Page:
The recent proposed ban of pets in ban-happy San Francisco is another case in point. On the one hand, they’re on the vanguard of social policy, and such actions could foreshadow similar moves elsewhere. (You see a similar logic at work with HSUS’s ballot initiative against sow crates in Florida as a preface to Prop 2 in California – it builds momentum by starting in a place that doesn’t really have the relevant industry in-state…a deceptive, even undemocratic, but effective tactic.) On the other hand, you run the risk of blowback; the double-edged sword of celebrity endorsements for the likes of PETA (i.e., it’s a “frivolous Hollywood cause”) is apposite here.

So should competitive eating be banned? In principle I want to say yes, but I know that this is just too out of whack with the American zeitgeist right now. Hopefully our stomachs for compassion will grow faster than our stomachs for, you know, eating. Happy 4th!

Pigs and sharks: from the private ethic to the public ethic, but how far, and how fast?

This image is from this Month’s Foreign Policy, which focuses on global food policy. Lester Brown’s article is a good intro for the uninformed, this compilation of “FB food Mad Libs” is unsurprisingly technocratic, and Joshua Keating’s piece is an engaging–if oddly eclectic-hodgepodge of global food trivia. The fact that China now literally has a strategic pork reserve caught my attention, as did Keating’s phrasing that “China is a porcine superpower as well as a human one.”

As talk of pigs and pork often does, this got me to thinking about how removed advertising of pork products (think Denny’s recent ‘baconalia’ binge, or this National Pork Board campaign) are from pigs, whereas images of free ranging cows are all over a lot of beef and dairy ads. It must be hard to market authenticity when what you’re selling is a product of compounded alienation.

And, in related news, the mayor of San Francisco is opposing a ban on shark fins because “we don’t have to be anticultural to get to an enlightened method” of shark finning (which would presumably not entail slicing off a live shark’s fin then throwing in back in the ocean to die). And he happens to like shark fin soup.

Various food products are becoming subject to what Bernie Rollin described for animal ethics more generally: they are undergoing a gradual transition from the private ethic to the public ethic. Veal and foie gras are on one end of the spectrum, the ubiquity of HFCS and subsidies commodity calories on the other. Food movement bigwigs have pointed out that private food choices have very public effects (Pollan’s “Big Food v. Big Insurance” comes to mind, as does Fast Food Nation), but nobody can quite agree on how to regulate them. Some, like Cass Sunstein and Richard Thaler, endorse a middle-of-the-road policy of ‘libertarian paternalist’ nudges. Others run the gamut.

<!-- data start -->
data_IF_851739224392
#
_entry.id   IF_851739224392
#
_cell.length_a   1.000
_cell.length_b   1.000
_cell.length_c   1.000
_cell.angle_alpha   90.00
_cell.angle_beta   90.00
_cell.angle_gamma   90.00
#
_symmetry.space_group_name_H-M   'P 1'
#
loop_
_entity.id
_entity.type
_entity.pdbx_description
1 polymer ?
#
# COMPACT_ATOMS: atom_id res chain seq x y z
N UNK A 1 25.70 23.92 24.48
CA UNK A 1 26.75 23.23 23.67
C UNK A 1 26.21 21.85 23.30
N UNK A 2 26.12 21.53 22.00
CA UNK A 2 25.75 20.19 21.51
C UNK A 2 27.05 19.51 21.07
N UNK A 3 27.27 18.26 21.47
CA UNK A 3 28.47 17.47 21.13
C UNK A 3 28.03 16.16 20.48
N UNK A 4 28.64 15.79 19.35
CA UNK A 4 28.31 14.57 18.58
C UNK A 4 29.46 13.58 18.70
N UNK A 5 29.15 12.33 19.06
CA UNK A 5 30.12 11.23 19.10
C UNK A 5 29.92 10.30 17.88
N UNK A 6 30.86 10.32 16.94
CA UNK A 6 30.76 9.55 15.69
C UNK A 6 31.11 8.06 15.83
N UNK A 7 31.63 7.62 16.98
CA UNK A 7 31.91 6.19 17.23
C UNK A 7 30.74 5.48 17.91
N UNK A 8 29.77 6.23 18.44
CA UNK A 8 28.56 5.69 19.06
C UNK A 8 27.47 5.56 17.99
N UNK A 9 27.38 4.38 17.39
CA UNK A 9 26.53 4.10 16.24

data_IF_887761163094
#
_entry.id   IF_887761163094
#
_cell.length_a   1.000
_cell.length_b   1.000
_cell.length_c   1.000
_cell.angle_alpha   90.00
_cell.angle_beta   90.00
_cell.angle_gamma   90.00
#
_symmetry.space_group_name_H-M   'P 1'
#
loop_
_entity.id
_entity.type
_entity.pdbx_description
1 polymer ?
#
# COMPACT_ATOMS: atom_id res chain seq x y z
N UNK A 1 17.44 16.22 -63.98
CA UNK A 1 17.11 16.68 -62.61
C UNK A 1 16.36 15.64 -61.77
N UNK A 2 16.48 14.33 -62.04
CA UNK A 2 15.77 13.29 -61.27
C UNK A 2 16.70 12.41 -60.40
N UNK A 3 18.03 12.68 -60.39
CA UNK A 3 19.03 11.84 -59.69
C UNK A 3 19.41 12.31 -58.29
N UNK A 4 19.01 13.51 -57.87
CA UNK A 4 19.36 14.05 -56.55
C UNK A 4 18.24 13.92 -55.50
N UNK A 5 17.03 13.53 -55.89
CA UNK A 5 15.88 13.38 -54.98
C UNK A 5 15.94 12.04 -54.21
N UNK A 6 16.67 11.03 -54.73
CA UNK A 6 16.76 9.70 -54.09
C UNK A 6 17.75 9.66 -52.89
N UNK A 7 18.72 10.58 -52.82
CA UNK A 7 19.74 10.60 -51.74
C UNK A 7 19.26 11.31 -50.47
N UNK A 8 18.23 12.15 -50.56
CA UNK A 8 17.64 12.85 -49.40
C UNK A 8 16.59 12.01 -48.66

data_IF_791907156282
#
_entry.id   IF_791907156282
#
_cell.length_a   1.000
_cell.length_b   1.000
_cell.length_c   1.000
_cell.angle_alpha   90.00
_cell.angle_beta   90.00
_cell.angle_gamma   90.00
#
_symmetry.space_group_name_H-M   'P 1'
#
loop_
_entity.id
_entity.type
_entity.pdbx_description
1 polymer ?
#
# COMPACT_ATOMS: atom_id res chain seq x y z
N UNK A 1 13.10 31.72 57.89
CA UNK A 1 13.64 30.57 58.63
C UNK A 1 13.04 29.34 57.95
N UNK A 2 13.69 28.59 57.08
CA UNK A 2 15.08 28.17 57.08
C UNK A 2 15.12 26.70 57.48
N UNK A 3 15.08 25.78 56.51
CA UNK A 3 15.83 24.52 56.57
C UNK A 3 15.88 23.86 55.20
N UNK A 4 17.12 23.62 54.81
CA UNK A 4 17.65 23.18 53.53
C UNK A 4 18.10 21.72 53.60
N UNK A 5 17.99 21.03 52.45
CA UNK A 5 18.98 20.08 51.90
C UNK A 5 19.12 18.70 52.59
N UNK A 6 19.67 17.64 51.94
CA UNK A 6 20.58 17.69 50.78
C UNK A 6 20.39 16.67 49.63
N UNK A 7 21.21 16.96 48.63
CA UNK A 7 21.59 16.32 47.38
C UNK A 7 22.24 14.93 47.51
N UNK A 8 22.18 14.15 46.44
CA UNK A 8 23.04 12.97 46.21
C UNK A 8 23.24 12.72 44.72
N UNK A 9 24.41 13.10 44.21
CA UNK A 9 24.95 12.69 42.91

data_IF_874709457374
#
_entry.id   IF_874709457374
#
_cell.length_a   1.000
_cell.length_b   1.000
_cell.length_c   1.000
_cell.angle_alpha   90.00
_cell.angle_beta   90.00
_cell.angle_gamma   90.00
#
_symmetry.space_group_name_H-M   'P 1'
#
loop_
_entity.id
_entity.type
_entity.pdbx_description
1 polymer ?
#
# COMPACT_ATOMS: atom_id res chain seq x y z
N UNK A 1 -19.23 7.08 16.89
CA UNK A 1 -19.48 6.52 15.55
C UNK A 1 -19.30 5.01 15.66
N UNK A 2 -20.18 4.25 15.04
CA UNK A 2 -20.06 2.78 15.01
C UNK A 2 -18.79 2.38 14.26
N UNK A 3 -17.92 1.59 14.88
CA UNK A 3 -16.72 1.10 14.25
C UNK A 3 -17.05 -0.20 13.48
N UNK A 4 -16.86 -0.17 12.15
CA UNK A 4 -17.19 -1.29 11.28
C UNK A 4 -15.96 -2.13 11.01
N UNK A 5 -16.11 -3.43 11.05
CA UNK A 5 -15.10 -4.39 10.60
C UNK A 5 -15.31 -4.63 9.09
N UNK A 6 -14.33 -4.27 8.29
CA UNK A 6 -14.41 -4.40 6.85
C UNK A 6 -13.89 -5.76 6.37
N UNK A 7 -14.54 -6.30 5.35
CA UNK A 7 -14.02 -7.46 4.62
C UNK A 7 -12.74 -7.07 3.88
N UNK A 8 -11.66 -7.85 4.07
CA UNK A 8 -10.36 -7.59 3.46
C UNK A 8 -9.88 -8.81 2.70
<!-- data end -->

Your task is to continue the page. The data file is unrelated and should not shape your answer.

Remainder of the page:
(Putting aside, for the moment, the question of extraterritoriality and the ongoing debate between the global north and the global south over environmental justice) the dominant cultural model is that we should seek to persuade consumers–whether a member of the global middle class in rapidly urbanizing China or a midwestern American who eats animal products three times a day, seven times a week–without actually restricting their choices. Meatless Mondays (or weekdays) are a good example. In principle, this is all well and good; blanket bans would in some cases do more harm than good, if the majority of the consumer base isn’t on board. In practice, though, the global diet is Westernizing fast, and demographics are going to put a big hurt on the world’s oceans, biogeochemical systems, and ecosystems more generally. This is one of the reasons why ‘can the world support 9 billion people’ is a dumb question. (People with what diet? Mode of transportation? Sociopolitical system?) And, while I think the rural Indian peasant deserves, on principle, as much as the Manhattanite, I do often wonder whether all the people calling for a paradigm shift in the way the West eats rely too heavily on consumer/citizen education (two distinct things) without fully accounting for how capitalism undermines such efforts…or maybe I’m just caught in preparing for tomorrow’s class on Anarchism.